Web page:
The Group Managing Director of the Nigerian National Petroleum Corporation (NNPC), Dr. Maikanti Baru, has announced a three-point smart strategy aimed at ending gas flaring in the nation’s oil and gas industry within two years.
Dr. Baru made the announcement while delivering the lead paper on a panel session at the ongoing 50th Offshore Technology Conference (OTC), in Houston, Texas, US.
Speaking on the theme: “Nigeria’s Gas Flare Commercialisation, Prospects & Opportunities”, Dr. Baru explained that in the last decade, gas flaring in Nigeria had reduced significantly from 25percent to 10percent.
He said, the multi-pronged approach taken by the NNPC would ensure a sustainable solution to the historical problem of flaring, thereby turning waste into dollars.
The 3-point strategy championed by NNPC to arrest the growth in gas flares includes ensuring non-submission of Field Development Plans (FDPs) to the Industry Regulator – the Department Petroleum Resources (DPR), without a viable and executable gas utilization plan, a move aimed at ensuring no new gas flare in current and future projects.
The other two strategies, Baru added, were a steady reduction of existing flares through a combination of targeted policy interventions in the Gas Master-plan as well as the re-invigoration of the flare penalty through the 2016 Nigeria Gas Flare Commercialization Programme (NGFCP) and through legislation, that is, ban on gas flaring via the recent Flare Gas (Prevention of Waste and Pollution) Regulations 2018.
This development, Baru added, would not only see Nigeria dropping from being the second highest gas flaring nation in the world to seventh, it would also signify a major milestone in its gas commercialization prospects.
“Total flares have significantly reduced to current levels of about 800mmscfd and in the next 1-2 years we would have completely ensured zero routine flares from all the gas producers,” the GMD stated.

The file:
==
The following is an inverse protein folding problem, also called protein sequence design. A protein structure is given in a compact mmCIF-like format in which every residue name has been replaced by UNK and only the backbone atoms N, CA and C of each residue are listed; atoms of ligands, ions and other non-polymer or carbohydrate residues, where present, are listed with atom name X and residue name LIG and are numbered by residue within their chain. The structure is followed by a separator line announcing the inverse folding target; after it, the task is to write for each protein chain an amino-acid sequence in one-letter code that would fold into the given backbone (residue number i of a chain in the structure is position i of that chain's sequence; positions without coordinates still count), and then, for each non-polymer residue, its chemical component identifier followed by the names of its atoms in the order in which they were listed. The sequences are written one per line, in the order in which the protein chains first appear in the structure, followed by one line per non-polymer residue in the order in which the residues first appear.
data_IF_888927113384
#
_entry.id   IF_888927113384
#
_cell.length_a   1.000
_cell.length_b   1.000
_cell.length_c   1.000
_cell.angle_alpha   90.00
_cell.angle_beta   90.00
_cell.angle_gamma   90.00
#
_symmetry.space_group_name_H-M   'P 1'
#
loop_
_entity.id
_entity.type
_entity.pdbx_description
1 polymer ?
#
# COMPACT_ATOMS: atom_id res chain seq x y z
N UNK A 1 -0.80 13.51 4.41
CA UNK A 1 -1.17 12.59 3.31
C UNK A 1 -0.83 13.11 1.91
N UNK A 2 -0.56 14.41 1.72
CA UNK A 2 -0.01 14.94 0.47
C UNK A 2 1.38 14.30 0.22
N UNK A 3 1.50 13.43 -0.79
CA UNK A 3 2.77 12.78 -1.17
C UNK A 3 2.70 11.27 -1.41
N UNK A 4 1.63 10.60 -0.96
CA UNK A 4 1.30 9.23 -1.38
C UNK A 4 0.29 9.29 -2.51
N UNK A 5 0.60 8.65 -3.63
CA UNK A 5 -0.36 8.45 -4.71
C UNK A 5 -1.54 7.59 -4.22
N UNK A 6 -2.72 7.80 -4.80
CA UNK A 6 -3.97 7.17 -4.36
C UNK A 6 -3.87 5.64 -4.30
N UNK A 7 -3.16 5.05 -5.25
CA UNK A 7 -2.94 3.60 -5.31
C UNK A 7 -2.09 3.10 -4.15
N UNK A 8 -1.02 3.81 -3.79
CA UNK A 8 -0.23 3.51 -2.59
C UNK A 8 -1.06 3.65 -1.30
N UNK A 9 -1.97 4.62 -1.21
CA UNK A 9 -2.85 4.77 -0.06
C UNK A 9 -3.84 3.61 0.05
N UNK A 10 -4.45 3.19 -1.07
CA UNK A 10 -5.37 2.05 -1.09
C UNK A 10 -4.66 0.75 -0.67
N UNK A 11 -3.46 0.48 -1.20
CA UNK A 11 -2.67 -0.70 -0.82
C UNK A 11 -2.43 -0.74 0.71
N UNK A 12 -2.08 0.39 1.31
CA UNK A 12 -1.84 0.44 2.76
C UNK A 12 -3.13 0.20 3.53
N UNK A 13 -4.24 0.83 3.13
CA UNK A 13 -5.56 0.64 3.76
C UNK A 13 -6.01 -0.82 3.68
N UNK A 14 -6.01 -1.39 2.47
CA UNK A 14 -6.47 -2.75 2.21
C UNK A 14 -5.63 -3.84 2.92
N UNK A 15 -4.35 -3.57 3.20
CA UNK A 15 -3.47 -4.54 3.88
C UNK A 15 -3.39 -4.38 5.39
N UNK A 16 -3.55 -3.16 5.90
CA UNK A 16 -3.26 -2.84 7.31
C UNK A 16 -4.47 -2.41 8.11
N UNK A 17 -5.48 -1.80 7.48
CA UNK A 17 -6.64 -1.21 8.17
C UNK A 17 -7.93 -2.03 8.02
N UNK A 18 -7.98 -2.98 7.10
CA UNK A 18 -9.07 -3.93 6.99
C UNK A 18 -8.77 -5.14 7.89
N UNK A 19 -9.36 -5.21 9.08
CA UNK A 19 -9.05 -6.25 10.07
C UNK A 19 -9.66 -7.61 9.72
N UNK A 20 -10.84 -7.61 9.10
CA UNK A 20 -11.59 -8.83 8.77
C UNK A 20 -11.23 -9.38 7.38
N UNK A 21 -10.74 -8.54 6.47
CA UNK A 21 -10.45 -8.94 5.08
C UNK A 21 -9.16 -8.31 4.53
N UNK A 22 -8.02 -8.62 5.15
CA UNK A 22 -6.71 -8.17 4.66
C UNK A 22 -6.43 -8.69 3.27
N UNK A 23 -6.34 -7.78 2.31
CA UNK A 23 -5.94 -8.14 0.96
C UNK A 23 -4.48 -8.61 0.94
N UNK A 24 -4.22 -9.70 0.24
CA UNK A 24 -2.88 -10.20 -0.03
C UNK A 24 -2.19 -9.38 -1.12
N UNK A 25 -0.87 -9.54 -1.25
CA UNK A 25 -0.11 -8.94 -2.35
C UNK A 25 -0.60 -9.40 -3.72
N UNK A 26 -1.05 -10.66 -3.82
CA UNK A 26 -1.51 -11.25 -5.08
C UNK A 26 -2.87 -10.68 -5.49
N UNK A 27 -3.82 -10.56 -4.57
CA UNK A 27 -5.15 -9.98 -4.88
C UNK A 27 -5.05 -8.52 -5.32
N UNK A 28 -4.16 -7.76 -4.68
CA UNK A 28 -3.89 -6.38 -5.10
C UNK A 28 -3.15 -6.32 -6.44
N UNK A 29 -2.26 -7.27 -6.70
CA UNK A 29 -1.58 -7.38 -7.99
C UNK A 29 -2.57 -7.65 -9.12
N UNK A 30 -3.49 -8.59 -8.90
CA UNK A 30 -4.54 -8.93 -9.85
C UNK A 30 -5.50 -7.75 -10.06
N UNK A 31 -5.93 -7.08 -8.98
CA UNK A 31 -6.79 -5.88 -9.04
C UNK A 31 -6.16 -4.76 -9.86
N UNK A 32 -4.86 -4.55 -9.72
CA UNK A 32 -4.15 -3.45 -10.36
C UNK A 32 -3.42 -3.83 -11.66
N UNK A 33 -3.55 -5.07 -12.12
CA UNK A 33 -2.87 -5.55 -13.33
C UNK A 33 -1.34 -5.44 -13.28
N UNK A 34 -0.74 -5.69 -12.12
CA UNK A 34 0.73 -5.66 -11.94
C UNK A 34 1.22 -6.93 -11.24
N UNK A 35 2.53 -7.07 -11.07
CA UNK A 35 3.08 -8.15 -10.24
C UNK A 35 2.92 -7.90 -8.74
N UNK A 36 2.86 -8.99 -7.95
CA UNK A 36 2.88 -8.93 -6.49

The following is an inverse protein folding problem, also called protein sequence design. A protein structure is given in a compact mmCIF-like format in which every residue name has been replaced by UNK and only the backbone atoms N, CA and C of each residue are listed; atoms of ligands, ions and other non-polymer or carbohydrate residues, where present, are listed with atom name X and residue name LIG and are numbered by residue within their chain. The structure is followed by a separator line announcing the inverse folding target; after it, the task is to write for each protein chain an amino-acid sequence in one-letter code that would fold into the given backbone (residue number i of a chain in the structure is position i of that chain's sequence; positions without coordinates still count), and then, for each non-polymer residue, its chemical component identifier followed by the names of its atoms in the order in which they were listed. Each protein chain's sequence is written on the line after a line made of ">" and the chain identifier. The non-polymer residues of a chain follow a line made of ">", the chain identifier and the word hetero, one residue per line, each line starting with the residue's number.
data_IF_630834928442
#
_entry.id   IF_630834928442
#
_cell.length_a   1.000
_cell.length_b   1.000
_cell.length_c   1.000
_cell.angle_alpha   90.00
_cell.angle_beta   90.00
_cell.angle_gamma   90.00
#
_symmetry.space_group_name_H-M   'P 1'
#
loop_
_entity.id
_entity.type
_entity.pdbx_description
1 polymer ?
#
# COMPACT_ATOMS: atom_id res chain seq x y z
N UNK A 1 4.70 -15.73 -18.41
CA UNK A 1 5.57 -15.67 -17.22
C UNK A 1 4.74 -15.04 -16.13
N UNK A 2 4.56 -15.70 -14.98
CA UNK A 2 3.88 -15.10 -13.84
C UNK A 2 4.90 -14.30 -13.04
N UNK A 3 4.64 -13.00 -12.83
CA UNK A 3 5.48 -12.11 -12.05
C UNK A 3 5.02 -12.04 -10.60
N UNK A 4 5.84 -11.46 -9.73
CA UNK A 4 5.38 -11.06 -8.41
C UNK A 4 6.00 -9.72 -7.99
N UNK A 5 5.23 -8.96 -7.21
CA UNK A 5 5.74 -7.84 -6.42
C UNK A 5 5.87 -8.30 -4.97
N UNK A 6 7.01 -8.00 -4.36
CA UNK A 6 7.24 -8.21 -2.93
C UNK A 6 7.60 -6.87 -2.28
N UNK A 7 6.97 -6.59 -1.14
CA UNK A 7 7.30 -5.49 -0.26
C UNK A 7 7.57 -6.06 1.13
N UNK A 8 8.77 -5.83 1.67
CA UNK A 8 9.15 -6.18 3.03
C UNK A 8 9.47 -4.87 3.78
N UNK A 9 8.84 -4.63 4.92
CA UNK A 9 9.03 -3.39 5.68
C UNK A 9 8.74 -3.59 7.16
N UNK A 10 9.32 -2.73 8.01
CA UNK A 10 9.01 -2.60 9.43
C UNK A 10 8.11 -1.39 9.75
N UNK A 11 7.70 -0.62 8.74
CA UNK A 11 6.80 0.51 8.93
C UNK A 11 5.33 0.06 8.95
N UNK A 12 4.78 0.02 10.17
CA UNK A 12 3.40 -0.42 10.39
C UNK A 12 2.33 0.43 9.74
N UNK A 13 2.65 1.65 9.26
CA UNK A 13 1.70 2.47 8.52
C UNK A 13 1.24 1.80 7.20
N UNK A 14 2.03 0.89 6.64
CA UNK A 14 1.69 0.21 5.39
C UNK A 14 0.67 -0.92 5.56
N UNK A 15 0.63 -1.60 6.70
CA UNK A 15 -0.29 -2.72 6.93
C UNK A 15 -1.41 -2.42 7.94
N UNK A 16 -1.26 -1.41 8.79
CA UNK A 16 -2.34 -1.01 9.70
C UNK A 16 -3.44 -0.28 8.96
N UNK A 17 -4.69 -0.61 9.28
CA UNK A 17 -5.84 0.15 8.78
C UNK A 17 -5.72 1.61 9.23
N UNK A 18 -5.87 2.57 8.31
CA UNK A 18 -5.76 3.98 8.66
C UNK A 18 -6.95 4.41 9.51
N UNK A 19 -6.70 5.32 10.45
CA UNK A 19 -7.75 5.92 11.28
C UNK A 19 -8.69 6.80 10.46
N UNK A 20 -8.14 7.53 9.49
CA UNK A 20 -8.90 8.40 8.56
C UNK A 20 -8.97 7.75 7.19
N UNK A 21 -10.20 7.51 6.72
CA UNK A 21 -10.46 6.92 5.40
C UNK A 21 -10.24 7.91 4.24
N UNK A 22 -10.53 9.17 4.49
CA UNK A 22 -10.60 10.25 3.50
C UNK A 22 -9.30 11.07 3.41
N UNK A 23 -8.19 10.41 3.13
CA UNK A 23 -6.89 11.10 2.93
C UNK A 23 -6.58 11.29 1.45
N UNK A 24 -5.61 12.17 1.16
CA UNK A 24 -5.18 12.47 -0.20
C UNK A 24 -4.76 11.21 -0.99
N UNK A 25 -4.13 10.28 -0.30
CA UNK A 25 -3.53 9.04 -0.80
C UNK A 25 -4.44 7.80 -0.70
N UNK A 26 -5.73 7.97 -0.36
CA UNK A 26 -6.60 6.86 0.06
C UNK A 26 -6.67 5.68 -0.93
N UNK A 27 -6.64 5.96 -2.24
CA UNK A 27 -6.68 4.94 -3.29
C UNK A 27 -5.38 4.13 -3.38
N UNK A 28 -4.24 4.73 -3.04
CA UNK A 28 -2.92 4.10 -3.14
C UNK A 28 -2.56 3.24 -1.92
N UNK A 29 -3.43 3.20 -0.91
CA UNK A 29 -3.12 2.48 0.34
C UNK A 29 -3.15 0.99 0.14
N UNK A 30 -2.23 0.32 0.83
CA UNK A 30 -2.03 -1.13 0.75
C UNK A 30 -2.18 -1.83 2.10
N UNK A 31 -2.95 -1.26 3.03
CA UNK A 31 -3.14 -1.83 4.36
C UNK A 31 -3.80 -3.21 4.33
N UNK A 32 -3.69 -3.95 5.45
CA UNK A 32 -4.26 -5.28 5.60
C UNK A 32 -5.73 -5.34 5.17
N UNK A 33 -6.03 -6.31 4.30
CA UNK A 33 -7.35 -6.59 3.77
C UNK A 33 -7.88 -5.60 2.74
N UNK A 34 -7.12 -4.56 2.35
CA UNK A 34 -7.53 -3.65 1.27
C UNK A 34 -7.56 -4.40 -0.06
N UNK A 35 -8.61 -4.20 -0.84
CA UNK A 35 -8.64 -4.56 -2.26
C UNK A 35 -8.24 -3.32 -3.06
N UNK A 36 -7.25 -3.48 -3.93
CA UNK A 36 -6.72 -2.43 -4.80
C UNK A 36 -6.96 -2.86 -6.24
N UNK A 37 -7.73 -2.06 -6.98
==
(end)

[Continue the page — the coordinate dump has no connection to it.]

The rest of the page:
According to him, NNPC has embarked on the most aggressive expansion of the gas infrastructure network aimed at creating access to the market.
“Today, we have completed and commissioned almost 600km of new gas pipelines thereby connecting all existing power plants to permanent gas supply pipeline. We are also currently completing the construction of the strategic 127km Obiafu-Obrikom-Oben gas pipeline – “OB 3” connecting the Eastern supply to the Western demand centres,” he added.
Dr. Baru further noted that aside looping Escravos-Lagos Pipeline System (ELPS 2) gas pipeline projects to increase gas volume capacity to at least 2Bcf/day, the corporation has recently signed the contracts to kick off the 614Km Ajaokuta-Kaduna-Kano (AKK) pipeline project, which on completion, would deliver gas to the ongoing power plants in the areas and revive the manufacturing industries in the northern part of the country.
He assured that there was evidence that the interventions undertaken by the corporation were working as gas supply to the domestic market is growing at an encouraging rate, having tripled from 500mmcf/d in 2010 to about 1500mmcf/d currently.
Dr. Baru informed that the aggressive development of gas infrastructure (pipelines and processing plant) between supply sources and the market would also create a sustainable evacuation route for currently flared gas and other gas sources.
Earlier, speaking at a panel session on New Oil & Gas Horizons and Procurement Procurements in Sub-Saharan Africa, Dr. Baru said huge opportunities abound in Nigeria’s Gas Sector, with the country expecting over $25 billion investments anticipated over the next 10 years.
He described the Nigerian petroleum industry as the largest and the most vibrant in Sub-Saharan Africa with lots of potentials, especially in the deep water and untapped gas resources.